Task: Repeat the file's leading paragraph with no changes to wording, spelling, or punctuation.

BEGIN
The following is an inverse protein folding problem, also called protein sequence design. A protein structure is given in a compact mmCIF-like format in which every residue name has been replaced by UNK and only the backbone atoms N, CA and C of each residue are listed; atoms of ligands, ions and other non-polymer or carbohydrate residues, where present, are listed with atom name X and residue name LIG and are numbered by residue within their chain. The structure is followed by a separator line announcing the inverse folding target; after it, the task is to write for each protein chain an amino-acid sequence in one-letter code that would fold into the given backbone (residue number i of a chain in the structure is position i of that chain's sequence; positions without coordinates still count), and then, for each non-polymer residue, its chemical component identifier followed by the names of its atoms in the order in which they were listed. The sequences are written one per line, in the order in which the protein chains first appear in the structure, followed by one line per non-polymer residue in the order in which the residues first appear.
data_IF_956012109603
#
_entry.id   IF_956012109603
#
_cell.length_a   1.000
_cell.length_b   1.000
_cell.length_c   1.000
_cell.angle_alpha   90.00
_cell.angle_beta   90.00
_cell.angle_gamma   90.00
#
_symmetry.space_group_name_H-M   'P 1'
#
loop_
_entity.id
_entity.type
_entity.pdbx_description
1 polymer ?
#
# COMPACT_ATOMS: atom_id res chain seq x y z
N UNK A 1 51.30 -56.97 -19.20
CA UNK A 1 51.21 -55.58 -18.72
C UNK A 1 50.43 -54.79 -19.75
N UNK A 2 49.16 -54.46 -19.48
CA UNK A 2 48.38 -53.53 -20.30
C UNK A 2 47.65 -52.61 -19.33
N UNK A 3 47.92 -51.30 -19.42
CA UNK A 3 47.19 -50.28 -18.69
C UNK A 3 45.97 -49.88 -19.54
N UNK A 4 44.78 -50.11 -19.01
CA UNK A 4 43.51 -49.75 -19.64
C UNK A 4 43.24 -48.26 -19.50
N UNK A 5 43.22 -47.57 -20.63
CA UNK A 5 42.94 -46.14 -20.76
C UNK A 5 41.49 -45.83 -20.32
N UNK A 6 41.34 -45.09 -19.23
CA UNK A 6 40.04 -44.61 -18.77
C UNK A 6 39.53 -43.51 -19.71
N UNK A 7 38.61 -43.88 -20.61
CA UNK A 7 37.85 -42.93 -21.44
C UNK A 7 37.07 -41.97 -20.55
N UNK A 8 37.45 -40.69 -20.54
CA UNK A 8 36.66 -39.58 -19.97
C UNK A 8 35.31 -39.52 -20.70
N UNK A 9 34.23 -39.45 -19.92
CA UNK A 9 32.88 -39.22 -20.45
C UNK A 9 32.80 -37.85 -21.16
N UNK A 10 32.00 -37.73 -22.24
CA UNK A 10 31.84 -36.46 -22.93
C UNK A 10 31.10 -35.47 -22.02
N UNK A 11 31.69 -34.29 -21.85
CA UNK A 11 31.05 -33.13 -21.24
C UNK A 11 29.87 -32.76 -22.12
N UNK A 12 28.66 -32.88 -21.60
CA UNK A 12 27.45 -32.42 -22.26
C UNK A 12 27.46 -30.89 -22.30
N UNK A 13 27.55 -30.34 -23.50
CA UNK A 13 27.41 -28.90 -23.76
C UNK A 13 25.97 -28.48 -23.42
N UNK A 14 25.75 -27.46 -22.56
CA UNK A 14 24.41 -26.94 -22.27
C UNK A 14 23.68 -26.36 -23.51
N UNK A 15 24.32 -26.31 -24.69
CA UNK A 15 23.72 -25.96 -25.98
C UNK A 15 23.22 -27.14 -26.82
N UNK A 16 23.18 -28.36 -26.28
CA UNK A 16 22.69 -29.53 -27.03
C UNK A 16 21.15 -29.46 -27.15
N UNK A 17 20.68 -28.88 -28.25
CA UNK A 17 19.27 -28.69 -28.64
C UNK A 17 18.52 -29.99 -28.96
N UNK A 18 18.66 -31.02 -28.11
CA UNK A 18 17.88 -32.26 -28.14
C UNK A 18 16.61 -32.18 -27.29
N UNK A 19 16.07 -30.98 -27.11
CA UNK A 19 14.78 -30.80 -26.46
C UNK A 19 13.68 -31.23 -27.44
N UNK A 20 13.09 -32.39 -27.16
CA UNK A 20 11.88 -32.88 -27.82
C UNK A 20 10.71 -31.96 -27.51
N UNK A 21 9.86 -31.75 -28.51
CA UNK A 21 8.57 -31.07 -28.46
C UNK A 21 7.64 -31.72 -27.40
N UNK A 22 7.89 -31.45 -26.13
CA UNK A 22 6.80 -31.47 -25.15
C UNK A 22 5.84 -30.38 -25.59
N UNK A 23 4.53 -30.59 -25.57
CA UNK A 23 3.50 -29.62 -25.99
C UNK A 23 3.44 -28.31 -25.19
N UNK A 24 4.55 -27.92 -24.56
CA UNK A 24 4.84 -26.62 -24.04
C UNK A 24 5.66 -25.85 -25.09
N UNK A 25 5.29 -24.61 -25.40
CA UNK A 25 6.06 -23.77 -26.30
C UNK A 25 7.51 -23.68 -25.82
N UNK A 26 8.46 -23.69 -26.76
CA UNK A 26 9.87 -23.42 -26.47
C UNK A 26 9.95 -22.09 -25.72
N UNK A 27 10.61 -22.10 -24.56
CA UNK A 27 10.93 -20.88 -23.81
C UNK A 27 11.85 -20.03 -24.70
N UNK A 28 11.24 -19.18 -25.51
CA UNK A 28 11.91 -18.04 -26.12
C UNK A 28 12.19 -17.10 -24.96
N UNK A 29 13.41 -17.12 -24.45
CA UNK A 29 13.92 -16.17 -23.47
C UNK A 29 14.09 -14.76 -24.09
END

The following is an inverse protein folding problem, also called protein sequence design. A protein structure is given in a compact mmCIF-like format in which every residue name has been replaced by UNK and only the backbone atoms N, CA and C of each residue are listed; atoms of ligands, ions and other non-polymer or carbohydrate residues, where present, are listed with atom name X and residue name LIG and are numbered by residue within their chain. The structure is followed by a separator line announcing the inverse folding target; after it, the task is to write for each protein chain an amino-acid sequence in one-letter code that would fold into the given backbone (residue number i of a chain in the structure is position i of that chain's sequence; positions without coordinates still count), and then, for each non-polymer residue, its chemical component identifier followed by the names of its atoms in the order in which they were listed. The sequences are written one per line, in the order in which the protein chains first appear in the structure, followed by one line per non-polymer residue in the order in which the residues first appear.